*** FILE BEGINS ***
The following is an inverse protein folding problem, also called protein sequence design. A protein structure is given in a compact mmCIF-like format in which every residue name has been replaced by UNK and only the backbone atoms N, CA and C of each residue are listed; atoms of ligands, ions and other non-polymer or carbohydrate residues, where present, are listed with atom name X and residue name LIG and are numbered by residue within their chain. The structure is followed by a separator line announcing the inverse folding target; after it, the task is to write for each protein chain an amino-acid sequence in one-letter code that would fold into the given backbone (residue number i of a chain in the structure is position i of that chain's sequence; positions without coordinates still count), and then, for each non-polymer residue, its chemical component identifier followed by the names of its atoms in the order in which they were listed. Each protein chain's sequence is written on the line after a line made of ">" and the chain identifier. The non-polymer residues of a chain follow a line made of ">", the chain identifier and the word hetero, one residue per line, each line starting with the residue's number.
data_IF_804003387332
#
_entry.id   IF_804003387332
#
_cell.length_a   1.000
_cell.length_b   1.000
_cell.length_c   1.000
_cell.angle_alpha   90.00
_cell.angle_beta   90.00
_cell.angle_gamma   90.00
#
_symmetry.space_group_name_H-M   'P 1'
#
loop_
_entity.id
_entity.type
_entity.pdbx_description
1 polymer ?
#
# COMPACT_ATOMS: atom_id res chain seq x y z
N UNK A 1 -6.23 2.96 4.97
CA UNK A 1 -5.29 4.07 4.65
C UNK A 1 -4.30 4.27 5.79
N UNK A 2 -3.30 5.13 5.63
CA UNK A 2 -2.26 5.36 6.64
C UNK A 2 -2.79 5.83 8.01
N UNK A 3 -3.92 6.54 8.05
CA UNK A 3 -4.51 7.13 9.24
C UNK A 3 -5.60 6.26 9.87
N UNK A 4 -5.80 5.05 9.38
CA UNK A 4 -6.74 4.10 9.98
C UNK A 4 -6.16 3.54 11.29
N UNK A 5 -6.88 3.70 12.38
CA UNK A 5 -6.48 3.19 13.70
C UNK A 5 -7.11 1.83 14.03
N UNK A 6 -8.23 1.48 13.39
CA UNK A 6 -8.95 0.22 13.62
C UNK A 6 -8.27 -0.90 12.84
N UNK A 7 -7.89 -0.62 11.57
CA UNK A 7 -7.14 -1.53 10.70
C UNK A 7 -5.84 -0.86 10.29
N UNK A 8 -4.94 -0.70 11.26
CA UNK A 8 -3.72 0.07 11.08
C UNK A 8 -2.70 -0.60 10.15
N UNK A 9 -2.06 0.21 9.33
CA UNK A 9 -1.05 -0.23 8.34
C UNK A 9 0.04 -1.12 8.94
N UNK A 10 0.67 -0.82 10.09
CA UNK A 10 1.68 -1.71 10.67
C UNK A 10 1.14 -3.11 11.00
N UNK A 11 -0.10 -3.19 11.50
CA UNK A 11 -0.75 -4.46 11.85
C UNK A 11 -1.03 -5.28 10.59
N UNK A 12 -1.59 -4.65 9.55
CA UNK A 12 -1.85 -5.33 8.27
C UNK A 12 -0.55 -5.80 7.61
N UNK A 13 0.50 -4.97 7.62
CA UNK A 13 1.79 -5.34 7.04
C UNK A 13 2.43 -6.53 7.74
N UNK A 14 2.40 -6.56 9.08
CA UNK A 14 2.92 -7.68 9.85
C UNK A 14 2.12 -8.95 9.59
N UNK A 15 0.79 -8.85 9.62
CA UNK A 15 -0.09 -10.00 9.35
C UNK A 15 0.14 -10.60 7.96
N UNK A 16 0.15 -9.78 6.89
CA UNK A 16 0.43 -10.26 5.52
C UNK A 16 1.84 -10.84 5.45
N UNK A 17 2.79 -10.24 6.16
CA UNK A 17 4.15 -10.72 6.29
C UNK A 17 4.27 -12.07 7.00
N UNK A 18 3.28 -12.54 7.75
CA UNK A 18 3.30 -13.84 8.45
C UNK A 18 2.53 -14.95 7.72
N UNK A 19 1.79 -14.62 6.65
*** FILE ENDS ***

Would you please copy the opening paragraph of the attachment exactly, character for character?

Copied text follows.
The following is an inverse protein folding problem, also called protein sequence design. A protein structure is given in a compact mmCIF-like format in which every residue name has been replaced by UNK and only the backbone atoms N, CA and C of each residue are listed; atoms of ligands, ions and other non-polymer or carbohydrate residues, where present, are listed with atom name X and residue name LIG and are numbered by residue within their chain. The structure is followed by a separator line announcing the inverse folding target; after it, the task is to write for each protein chain an amino-acid sequence in one-letter code that would fold into the given backbone (residue number i of a chain in the structure is position i of that chain's sequence; positions without coordinates still count), and then, for each non-polymer residue, its chemical component identifier followed by the names of its atoms in the order in which they were listed. Each protein chain's sequence is written on the line after a line made of ">" and the chain identifier. The non-polymer residues of a chain follow a line made of ">", the chain identifier and the word hetero, one residue per line, each line starting with the residue's number.